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In 1877, a reconnaissance detail of U.S. army scouts and cavalrymen was sent to the Mule Mountains to search the area for renegade Apaches. What civilian tracker Jack Dunn found instead were signs of mineralization indicating the presence of lead, copper and possibly silver. The filing of this claim, and a multitude of others sent prospectors and speculators scurrying to the Mule Mountains in hopes of striking it rich. Numerous ore bodies were located, and Bisbee soon became known as the "Queen of the Copper Camps."

Today, Bisbee is known as a culturally rich community that includes an active and varied population. Bisbee retains its welcoming spirit, offering visitors a rich mix of art, music, history, architecture, outdoor activities, dining and nightlife. 
The Smithsonian-affiliated Bisbee Mining and Historical Museum has welcomed, educated and entertained more than a half-million visitors over recent decades. Featured among its exhibits is "Bisbee: Urban Outpost on the Frontier", an in-depth look at the lives of the miners and settlers of this unique area of the southwest. And the world-famous Queen Mine Tour offers a fascinating, up-close experience of the underground world of the miners who carved their community and a living out of bedrock.

Best local info site: https://www.DiscoverBisbee.com/

 

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The town of Douglas is a small, charming border community about 2 hours south of Tucson. With a population of 15,000, Douglas was recently dubbed one of the nation’s best “micropolitan” areas with a growing economy and wonderful amenities. Douglas’ history dates back to the 1500’s when Cabeza de Vaca established a route from Mexico. The town is full of history and offers a wealth of attractions for birders, hikers, and shoppers. Streets are lined with historic buildings including the Gadsden Hotel and the Grand Theatre. There are multiple hiking trails and outdoor experiences, and explore some of the cultures at Church Square which was in Ripley’s Believe It or Not as the only city block in the world with a different church on each corner.  

Best local info site: https://www.douglasaz.gov/

 

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More! Mexico, Rodeo, and Portal!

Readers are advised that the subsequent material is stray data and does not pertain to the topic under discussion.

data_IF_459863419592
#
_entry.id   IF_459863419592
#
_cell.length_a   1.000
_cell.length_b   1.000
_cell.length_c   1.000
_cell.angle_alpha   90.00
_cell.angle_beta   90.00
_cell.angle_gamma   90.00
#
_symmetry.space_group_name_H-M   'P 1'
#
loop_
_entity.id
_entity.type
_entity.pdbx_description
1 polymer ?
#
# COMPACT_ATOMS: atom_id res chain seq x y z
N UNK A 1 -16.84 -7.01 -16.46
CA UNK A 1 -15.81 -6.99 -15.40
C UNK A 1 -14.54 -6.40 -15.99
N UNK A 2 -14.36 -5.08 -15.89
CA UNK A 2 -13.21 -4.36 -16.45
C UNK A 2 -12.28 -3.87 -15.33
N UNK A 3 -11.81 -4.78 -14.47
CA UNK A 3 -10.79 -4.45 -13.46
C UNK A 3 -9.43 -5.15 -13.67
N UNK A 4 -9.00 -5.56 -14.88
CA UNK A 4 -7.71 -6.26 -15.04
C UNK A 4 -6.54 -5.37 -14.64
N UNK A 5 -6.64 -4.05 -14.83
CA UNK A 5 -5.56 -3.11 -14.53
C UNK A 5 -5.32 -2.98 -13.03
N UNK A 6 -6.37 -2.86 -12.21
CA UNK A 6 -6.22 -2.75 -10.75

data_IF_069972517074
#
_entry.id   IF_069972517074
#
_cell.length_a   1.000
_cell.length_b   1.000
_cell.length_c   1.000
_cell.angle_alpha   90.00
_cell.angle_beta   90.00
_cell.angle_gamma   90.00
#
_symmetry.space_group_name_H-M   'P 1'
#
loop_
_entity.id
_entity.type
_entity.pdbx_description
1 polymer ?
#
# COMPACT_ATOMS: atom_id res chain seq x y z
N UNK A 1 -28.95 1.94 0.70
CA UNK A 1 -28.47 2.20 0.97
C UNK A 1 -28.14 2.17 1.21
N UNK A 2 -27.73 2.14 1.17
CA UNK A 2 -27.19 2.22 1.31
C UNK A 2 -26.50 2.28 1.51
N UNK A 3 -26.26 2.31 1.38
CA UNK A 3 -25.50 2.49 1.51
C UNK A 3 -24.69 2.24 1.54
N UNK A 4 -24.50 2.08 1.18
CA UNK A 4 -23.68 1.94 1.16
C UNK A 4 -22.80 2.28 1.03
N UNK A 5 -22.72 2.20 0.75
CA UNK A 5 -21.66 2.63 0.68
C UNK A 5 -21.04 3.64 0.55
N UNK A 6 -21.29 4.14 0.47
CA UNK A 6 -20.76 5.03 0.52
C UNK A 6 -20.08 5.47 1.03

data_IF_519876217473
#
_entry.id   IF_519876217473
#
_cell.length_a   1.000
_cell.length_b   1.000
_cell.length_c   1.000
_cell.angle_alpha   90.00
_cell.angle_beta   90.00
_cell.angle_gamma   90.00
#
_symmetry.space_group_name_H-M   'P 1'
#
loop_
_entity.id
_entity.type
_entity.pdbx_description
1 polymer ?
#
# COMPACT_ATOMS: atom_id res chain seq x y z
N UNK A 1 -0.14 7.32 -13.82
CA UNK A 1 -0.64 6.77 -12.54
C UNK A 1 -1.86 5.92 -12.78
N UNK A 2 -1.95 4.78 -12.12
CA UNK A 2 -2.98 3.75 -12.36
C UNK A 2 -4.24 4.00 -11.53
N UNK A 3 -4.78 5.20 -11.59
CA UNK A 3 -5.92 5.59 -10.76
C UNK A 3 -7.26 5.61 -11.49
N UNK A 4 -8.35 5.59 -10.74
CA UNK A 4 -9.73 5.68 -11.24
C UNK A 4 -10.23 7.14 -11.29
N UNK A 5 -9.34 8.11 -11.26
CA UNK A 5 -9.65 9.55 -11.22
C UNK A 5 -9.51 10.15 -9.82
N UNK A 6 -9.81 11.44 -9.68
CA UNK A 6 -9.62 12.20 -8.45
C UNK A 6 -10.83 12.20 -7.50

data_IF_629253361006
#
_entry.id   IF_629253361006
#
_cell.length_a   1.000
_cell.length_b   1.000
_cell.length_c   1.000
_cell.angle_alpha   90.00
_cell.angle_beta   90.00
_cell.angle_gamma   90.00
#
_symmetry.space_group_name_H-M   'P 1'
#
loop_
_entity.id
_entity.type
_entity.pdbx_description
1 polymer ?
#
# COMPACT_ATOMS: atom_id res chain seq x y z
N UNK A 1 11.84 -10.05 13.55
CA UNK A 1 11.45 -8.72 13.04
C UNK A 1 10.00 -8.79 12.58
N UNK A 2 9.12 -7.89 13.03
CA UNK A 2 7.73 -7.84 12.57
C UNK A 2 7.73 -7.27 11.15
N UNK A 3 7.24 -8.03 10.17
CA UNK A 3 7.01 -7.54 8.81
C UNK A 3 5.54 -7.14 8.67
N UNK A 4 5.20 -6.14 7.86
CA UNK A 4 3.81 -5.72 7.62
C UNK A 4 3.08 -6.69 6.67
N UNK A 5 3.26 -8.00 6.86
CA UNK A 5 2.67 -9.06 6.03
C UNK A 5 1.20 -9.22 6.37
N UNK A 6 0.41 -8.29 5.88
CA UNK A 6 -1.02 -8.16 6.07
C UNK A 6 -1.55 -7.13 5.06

Agua Prieta is just across the border from Douglas. But the real secret sweet spot is the little town of Naco, a few miles to the west of AP, with NO border crossing delays! Perfect for a run to la pharmacia (drugstore).

On the US side, if you keep driving on old AZ 80 past Douglas, the road swings to the northeast. Near the old ghost town of Apache, but before you get to Rodeo just across the New Mexico line, you'll come to the Geronimo Surrender Monument. Actually, this was the second time he surrendered... and the actual site is about a mile to the east, on private land. 

Near Rodeo NM, you'll find the small town of Portal with another excellent cafe, and the amazing magnificent astounding Cave Creek Canyon, managed by the US Forest Service. Think Yosemite, except it it uncrowded and drop-dead beautiful for dry camping. Website

And from here you are off to Lordsburg, and then maybe a few days later, back on the east coast where US 80 began, years ago. But that's a whole other story!

 

Arizona's Cochise County is the last of the True West. Lawless, with train robberies until 1922. Startlingly beautiful, with high desert turning emerald green with the cooling monsoon rainshowers of July and August. Now, the Foundation is all about the old US 80 highway... but it wouldn't be fair to end this without a mention of the County itself. Spectacular!

Cochise County Map
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1889 Cochise County Map